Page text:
It's not just tobogganing'; Sledding bans a symptom of growing lawsuit paranoia at the municipal level
(James Marsters/QMI Agency File Photo)
While tuque-clad Canadians take to the slopes in defiance of tobogganing bans, the quintessential winter pastime remains in danger so long as cash-strapped municipalities cower in fear of personal injury lawsuits.
In recent years, a handful of municipal governments across Ontario have restricted or outright banned tobogganing on public land, and others across the country are considering following suit.
"These huge lawsuits can really overwhelm a municipality," Orangeville, Ont., Mayor Jeremy Williams said.
Orangeville recently made headlines for posting a big "No Tobogganing" sign on a hill specifically built for tobogganing.
The ban on Murray's Mountain has been in place since the city bought the land from the school board 2009, but it's never been enforced. In fact, most residents didn't even know it existed until a new sign was erected this winter.
"It's really quite absurd when you think about it -- having a tobogganing hill where you can't toboggan," Williams said.
But the city had no choice, Williams said. Its insurance company mandated the sign.
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Even with signs, municipalities aren't safe.
Despite having a citywide sledding ban since 2003, Hamilton was ordered to pay $900,000 in 2013 to a man who injured his spine when he hit a snow-covered drainpipe while tobogganing on a city hill in 2004. There were signs, but the plaintiff said he didn't see them.
Robert Durante, a partner at the personal injury law firm Oatley Vigmond in Barrie, Ont., litigated a similar successful tobogganing lawsuit against an Ontario municipality a decade ago, in which a man suffered a serious spinal injury crashing into a makeshift snowboarding ramp someone left in the park. If the city had been as diligent about maintaining the park in the winter as in the summer, that never would have happened, Durante said.
"I suspect some of the municipalities just don't want to go to the trouble or inspecting parks in the winter time and making it safe, so they just ban it."
Banning sledding certainly hasn't stopped them in Orangeville.
Last Sunday, local families held a protest "sled-in," tobogganing down the hill in defiance of the rules. Mayor Williams was there, handing out hot chocolate.
More than 6,000 Hamiltonians have signed a petition against that city's longtime ban. Local artist Laura Cole even wrote a protest song about it.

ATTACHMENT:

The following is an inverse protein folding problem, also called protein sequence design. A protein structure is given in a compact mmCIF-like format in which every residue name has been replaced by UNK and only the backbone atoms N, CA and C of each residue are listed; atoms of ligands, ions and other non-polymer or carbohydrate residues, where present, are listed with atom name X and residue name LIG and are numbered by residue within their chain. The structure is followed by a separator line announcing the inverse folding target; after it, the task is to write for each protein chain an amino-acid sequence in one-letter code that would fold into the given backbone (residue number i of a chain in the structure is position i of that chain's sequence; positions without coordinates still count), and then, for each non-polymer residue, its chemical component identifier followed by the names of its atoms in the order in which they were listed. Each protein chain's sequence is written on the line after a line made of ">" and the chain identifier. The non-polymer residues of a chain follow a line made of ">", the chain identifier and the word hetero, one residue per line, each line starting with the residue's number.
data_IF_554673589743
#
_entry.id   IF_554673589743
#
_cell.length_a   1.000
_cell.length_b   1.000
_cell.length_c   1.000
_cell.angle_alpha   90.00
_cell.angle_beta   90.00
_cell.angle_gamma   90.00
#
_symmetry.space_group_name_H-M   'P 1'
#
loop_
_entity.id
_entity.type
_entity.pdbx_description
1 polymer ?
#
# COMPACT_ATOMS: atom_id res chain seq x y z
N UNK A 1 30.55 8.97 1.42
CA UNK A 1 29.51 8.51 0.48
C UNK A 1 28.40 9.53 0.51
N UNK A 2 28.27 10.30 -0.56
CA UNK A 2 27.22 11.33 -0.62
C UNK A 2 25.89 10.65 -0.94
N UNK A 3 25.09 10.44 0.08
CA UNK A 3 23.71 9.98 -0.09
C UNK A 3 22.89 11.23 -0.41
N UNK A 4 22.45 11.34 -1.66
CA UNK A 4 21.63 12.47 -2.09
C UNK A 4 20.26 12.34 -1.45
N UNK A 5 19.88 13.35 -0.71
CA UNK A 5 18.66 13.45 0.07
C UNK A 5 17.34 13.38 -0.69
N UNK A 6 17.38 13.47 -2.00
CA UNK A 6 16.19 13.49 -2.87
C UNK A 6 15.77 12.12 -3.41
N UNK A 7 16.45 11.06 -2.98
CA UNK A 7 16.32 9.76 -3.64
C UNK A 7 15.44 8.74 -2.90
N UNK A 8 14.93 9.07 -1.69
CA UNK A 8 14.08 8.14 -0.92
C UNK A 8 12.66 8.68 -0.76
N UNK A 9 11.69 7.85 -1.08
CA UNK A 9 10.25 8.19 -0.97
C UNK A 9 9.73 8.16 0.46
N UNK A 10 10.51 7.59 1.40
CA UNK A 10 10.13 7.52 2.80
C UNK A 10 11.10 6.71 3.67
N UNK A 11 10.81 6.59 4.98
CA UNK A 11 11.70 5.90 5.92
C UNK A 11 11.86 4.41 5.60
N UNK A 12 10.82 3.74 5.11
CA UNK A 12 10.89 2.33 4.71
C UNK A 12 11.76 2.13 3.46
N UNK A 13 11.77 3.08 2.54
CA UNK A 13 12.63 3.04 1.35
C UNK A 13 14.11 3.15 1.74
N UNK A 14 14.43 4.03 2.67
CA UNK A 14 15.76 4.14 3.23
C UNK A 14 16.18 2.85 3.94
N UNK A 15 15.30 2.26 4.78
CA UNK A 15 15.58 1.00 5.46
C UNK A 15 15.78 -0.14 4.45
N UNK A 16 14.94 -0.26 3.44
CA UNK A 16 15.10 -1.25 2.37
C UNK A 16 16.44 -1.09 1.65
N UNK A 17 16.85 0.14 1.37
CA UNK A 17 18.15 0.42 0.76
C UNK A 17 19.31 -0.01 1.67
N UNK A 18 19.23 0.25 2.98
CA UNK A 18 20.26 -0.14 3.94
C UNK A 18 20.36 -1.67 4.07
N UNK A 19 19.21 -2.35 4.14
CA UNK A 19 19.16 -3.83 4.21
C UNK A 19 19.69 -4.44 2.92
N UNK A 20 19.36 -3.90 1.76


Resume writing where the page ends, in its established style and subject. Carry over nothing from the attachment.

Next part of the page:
Durante says municipalities are "overestimating" the risk of lawsuits anyway.
"I'm in business of filing lawsuits, so I hope that comes as a bit of a relief to risk managers," he said.
But it only takes one successful litigation to drive up insurance costs and make local governments wary, the Association of Municipalities of Ontario said.
"It's not just tobogganing. It's public activity in public places," AMO executive director Pat Vanini said. "In some communities, they're closing down their trails, they're taking play equipment out of the playgrounds to reduce their risk to exposure to insurance costs. I'm not sure those are the kind of communities we want to see."
The culprit behind this phenomenon in Ontario is something called "joint and several liability," Vanini said. Under this model, if some parties in a lawsuit are unable to pay damages, any other defendant can be ordered to pick up the slack.
Vanini and says municipalities are often unfairly targeted in these lawsuits because of their deep pockets, even when they only shoulder a small portion of the blame. That drives up insurance costs, she said, and taxpayers pay the price.
They want Ontario to cap the amount municipalities can be liable for.
Christine Burke, a spokeswoman for Ontario Attorney General Madeleine Meilleur, said joint and liability is "unlikely to apply to tobogganing cases."
What's more, she said the province examined the issue last year and "did not see enough evidence that making changes to joint and several liability would have an impact on insurance costs."
Williams, who has spent the last few weeks ensuring his townspeople they won't be arrested for tobogganing on a tobogganing hill, disagrees.
"It might take a good old Canadian toboggan to knock some sense into the premier," he said.